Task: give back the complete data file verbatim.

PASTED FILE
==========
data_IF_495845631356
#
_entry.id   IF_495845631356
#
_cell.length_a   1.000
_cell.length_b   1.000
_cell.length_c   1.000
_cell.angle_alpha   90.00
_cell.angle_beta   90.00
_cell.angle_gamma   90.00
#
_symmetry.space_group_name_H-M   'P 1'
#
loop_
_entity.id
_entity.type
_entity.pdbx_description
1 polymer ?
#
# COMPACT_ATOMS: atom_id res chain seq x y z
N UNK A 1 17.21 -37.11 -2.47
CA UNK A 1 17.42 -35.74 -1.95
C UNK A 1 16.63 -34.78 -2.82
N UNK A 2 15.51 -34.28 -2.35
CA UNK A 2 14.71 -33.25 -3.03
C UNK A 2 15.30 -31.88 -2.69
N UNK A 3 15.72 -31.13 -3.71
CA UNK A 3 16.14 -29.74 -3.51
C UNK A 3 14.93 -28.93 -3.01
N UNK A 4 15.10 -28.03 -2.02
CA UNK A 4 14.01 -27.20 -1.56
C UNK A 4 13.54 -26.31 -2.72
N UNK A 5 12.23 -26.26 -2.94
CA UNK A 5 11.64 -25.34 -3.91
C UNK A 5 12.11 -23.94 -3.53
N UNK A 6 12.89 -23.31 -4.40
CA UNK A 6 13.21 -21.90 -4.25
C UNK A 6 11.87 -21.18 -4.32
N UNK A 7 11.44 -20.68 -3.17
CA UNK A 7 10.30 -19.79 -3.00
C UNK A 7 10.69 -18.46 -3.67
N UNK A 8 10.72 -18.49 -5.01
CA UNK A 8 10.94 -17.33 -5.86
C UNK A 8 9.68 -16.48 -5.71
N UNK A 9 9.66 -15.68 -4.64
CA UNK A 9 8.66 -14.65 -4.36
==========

data_IF_495845631356
#
_entry.id   IF_495845631356
#
_cell.length_a   1.000
_cell.length_b   1.000
_cell.length_c   1.000
_cell.angle_alpha   90.00
_cell.angle_beta   90.00
_cell.angle_gamma   90.00
#
_symmetry.space_group_name_H-M   'P 1'
#
loop_
_entity.id
_entity.type
_entity.pdbx_description
1 polymer ?
#
# COMPACT_ATOMS: atom_id res chain seq x y z
N UNK A 1 17.21 -37.11 -2.47
CA UNK A 1 17.42 -35.74 -1.95
C UNK A 1 16.63 -34.78 -2.82
N UNK A 2 15.51 -34.28 -2.35
CA UNK A 2 14.71 -33.25 -3.03
C UNK A 2 15.30 -31.88 -2.69
N UNK A 3 15.72 -31.13 -3.71
CA UNK A 3 16.14 -29.74 -3.51
C UNK A 3 14.93 -28.93 -3.01
N UNK A 4 15.10 -28.03 -2.02
CA UNK A 4 14.01 -27.20 -1.56
C UNK A 4 13.54 -26.31 -2.72
N UNK A 5 12.23 -26.26 -2.94
CA UNK A 5 11.64 -25.34 -3.91
C UNK A 5 12.11 -23.94 -3.53
N UNK A 6 12.89 -23.31 -4.40
CA UNK A 6 13.21 -21.90 -4.25
C UNK A 6 11.87 -21.18 -4.32
N UNK A 7 11.44 -20.68 -3.17
CA UNK A 7 10.30 -19.79 -3.00
C UNK A 7 10.69 -18.46 -3.67
N UNK A 8 10.72 -18.49 -5.01
CA UNK A 8 10.94 -17.33 -5.86
C UNK A 8 9.68 -16.48 -5.71
N UNK A 9 9.66 -15.68 -4.64
CA UNK A 9 8.66 -14.65 -4.36